The key idea behind ambient noise seismology is to focus purely on the seismic noise that was once removed in traditional seismology. Incoming signals from 11 seismic stations across Auckland are filtered to look at frequencies attributed to ocean noise. This noise is continuous so measurements can be taken constantly. The Auckland volcanic field (AVF) is ideal to study with this technique as we have oceans on both sides, creating a relatively even distribution of noise in the earth beneath us, hence we say that the AVF has a pseudo isentropic wavefield.
Waveforms from two stations are filtered at the frequencies associated with ocean noise and sliced into smaller chunks known as stacks. One waveform is moved relative to the other and the similarity or correlation is measured between them. A plot of the similarity against the time shift creates a Green’s function. This is done for each of our chunks and is added together to create an impulse response between the two stations for each day.
Above is an example of a Green’s function between the Awhitu station and the Waiheke Island station (shown as orange dots on the map above). The right side (positive lag time) shows the impulse response as if there was a quake at the Awhitu station as seen from the Waiheke station and the left hand side shows the response at the Awhitu station as if there was a quake at the Waiheke station. Notice the virtual quake coming from the Awhitu side is larger than that from the Waiheke station. This is because the Awhitu station is closer to the West Coast, which is a strong source of ambient ocean noise, so it’s virtual earthquake appears larger. Dispersion can also be observed with low frequency waves arriving first. These waves have a greater wavelength, so travel through deeper parts of the earth where they can travel faster. MSNoise.org provides a suite of tools in Python to calculate the wave fields of these “virtual earthquakes” between each combination of station pairs of the Auckland network.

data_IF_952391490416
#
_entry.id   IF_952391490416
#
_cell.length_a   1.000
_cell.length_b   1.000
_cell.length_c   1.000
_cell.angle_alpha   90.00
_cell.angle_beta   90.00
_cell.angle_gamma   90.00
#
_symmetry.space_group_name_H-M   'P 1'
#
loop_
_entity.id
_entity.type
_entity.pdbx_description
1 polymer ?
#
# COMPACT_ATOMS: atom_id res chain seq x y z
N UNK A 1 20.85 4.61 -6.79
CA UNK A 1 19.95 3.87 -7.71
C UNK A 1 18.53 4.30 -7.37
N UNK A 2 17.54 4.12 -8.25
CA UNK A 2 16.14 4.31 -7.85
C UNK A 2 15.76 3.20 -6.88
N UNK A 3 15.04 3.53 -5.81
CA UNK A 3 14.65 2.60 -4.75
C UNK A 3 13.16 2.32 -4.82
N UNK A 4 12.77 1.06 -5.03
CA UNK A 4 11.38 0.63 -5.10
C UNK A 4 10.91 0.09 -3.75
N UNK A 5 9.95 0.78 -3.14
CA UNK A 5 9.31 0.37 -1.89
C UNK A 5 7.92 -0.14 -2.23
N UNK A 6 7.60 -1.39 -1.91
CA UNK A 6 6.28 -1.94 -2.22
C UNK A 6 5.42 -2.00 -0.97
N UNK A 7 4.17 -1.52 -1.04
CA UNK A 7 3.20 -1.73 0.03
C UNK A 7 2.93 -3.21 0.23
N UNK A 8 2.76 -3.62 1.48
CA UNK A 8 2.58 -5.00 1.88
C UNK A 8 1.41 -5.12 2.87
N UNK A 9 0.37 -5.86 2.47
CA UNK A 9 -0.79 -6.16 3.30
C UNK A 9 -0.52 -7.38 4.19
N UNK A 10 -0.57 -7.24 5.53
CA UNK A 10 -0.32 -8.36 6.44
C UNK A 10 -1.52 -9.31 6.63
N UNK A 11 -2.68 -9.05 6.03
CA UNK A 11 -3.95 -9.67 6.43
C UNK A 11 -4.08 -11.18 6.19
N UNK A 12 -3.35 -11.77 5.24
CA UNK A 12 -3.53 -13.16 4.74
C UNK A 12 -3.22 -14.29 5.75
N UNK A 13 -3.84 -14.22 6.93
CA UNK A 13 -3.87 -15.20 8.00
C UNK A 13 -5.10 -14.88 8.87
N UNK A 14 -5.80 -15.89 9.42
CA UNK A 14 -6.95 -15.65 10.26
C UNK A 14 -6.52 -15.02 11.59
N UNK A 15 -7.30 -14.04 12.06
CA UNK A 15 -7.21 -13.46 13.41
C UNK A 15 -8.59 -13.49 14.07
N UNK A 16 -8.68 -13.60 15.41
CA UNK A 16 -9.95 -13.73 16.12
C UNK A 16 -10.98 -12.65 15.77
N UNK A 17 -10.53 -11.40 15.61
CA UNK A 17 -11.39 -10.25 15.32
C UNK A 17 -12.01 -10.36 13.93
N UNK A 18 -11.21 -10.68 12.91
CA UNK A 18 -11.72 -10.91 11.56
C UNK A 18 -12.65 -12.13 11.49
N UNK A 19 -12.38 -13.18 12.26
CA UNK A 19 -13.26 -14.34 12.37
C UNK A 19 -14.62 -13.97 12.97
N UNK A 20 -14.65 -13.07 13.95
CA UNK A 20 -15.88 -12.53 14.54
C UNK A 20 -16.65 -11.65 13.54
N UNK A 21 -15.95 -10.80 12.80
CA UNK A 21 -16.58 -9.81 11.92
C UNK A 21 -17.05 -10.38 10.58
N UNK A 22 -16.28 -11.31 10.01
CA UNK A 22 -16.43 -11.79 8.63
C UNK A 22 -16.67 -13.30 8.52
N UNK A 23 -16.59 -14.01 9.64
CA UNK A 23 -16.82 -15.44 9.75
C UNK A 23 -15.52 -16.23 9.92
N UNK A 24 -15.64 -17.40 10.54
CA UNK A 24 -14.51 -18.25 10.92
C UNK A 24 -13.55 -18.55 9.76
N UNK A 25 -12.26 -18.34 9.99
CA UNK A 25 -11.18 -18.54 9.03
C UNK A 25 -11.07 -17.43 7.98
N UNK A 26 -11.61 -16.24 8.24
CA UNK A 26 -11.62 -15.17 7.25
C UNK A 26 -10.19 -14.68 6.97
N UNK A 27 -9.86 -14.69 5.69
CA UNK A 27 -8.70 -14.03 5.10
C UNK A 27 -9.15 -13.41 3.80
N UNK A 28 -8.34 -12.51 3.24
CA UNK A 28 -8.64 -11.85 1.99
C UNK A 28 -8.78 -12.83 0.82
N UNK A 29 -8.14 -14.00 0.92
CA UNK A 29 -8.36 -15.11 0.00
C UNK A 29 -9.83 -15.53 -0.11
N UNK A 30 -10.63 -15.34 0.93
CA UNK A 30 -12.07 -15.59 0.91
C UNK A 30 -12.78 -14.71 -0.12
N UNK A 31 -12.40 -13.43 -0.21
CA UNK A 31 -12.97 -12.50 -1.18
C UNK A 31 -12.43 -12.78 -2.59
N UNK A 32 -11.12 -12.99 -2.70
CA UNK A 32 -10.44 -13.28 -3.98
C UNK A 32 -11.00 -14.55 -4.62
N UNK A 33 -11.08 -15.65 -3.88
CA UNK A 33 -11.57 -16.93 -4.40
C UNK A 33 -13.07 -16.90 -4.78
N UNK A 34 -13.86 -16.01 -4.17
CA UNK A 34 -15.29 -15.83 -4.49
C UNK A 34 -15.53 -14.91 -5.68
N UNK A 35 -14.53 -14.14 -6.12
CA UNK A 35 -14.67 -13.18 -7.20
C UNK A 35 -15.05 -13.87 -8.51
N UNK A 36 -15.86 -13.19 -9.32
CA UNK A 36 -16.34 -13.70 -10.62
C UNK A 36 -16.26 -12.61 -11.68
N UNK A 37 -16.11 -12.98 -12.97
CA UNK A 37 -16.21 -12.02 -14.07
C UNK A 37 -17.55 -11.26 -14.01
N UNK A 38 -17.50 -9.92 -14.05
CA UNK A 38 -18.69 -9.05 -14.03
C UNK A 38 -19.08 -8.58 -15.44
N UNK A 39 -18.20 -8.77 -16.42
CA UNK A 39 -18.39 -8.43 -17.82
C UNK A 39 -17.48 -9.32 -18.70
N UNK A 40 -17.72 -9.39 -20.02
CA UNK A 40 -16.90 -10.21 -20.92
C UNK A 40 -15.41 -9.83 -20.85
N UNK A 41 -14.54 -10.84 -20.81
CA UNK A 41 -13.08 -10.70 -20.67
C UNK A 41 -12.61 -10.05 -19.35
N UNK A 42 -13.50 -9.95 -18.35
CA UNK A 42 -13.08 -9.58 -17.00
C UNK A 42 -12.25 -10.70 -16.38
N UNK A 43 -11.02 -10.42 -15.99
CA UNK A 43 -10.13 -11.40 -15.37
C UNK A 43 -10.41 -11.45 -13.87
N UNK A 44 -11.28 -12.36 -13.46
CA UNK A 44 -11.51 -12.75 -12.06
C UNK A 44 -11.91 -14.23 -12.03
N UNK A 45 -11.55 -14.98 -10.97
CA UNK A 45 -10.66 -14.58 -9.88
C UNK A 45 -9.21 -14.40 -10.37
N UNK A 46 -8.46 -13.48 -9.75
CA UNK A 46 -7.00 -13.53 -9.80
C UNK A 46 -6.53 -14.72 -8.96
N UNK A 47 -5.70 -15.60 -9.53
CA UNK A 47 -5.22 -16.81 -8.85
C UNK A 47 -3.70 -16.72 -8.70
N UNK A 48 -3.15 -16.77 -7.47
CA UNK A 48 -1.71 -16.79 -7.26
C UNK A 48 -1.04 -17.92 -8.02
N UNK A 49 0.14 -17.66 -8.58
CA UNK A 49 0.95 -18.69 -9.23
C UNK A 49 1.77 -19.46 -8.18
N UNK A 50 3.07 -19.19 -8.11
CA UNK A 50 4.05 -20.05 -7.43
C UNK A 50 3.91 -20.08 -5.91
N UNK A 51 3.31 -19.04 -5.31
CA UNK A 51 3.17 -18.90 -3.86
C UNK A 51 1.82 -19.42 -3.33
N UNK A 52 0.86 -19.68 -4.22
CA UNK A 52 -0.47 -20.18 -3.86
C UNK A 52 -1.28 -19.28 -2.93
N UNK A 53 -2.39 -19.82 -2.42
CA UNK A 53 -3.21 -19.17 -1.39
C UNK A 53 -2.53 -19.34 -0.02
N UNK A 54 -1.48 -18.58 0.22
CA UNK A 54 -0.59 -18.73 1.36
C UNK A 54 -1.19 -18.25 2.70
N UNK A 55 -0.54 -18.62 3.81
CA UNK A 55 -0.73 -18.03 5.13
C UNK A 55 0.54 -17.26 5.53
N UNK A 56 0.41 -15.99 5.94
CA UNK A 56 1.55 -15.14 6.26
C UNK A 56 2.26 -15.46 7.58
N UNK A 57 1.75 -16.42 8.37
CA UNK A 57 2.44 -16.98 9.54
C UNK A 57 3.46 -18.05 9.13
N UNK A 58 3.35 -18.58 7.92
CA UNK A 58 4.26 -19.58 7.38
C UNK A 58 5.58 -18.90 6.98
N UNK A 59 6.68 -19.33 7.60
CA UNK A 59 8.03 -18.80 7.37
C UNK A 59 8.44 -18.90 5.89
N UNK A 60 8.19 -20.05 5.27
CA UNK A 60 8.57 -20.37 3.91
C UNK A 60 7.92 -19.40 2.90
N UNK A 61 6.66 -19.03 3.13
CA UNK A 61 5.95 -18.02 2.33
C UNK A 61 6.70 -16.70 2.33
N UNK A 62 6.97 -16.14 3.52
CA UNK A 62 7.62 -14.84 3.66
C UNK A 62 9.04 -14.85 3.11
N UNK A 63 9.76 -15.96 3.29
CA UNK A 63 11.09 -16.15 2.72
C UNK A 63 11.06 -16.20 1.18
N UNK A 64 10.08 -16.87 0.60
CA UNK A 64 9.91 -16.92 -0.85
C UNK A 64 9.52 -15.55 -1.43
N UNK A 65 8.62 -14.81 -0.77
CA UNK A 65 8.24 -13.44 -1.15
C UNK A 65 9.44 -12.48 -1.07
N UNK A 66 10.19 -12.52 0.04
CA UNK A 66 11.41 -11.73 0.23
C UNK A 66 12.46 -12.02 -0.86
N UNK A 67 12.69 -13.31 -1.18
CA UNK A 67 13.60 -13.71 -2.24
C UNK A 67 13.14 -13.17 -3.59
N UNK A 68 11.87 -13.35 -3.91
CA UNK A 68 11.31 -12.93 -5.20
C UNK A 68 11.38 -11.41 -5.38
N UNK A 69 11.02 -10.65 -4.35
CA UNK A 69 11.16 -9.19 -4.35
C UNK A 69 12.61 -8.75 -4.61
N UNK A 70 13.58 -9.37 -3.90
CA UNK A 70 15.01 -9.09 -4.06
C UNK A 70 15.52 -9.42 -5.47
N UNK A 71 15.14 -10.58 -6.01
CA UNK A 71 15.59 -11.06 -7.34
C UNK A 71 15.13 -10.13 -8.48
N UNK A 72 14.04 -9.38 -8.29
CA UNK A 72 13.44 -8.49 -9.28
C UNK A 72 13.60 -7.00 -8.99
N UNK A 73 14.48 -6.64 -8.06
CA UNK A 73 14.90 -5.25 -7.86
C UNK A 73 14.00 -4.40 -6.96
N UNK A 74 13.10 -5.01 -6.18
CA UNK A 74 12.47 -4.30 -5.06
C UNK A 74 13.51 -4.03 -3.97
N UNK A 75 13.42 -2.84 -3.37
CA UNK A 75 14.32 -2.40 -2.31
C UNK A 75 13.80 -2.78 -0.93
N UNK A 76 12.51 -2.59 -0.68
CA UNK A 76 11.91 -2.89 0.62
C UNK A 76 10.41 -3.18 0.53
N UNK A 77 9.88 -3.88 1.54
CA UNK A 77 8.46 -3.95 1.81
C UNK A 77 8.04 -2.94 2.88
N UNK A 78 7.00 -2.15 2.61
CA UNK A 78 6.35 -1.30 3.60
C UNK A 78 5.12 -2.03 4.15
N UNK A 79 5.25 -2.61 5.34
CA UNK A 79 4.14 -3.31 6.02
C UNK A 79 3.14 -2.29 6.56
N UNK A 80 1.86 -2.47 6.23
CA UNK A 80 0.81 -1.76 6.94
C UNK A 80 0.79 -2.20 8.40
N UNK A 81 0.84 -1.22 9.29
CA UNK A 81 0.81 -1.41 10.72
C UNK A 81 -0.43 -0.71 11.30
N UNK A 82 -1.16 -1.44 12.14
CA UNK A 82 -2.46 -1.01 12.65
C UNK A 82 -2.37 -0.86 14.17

The time it takes for this impulse to go from station to station can be determined by looking at the Green’s Function. In this example it takes about 25 seconds for surface seismic waves to travel from Awhitu to Waiheke and vice versa.
To use this method as a monitoring tool a reference is created to show what a normal Green’s function looks like. Then our data for a set period of time is stacked. A short stack ( ie 1 or 2 days) will have more small fluctuations whereas larger stacks shows larger trends more clearly but lack the resolution to see short term impacts. These stacks are compared to the reference. Below is a plot of the change in seismic velocity over the last 6 months for different stack lengths. Shorter stack lengths appear to have more random fluctuations whereas the 30 day-long stack at the bottom allows smoother trend to be seen. A decrease in seismic velocity in October and an increase going into December can be observed.
There are a number of possible explanations for changes to surface seismic velocities. For example, on Mount Merapi, Indonesia, changes in the waveforms correlate with changes in precipitation saturating the near-surface. However, in principle magmatic changes could be detected this way. Areas of active research include how to do the calculations so that we can exclude causes for changes in the waveforms not related to the Earth. For example, the distribution of noise sources may vary from day to day, affecting the calculated “virtual earthquakes.”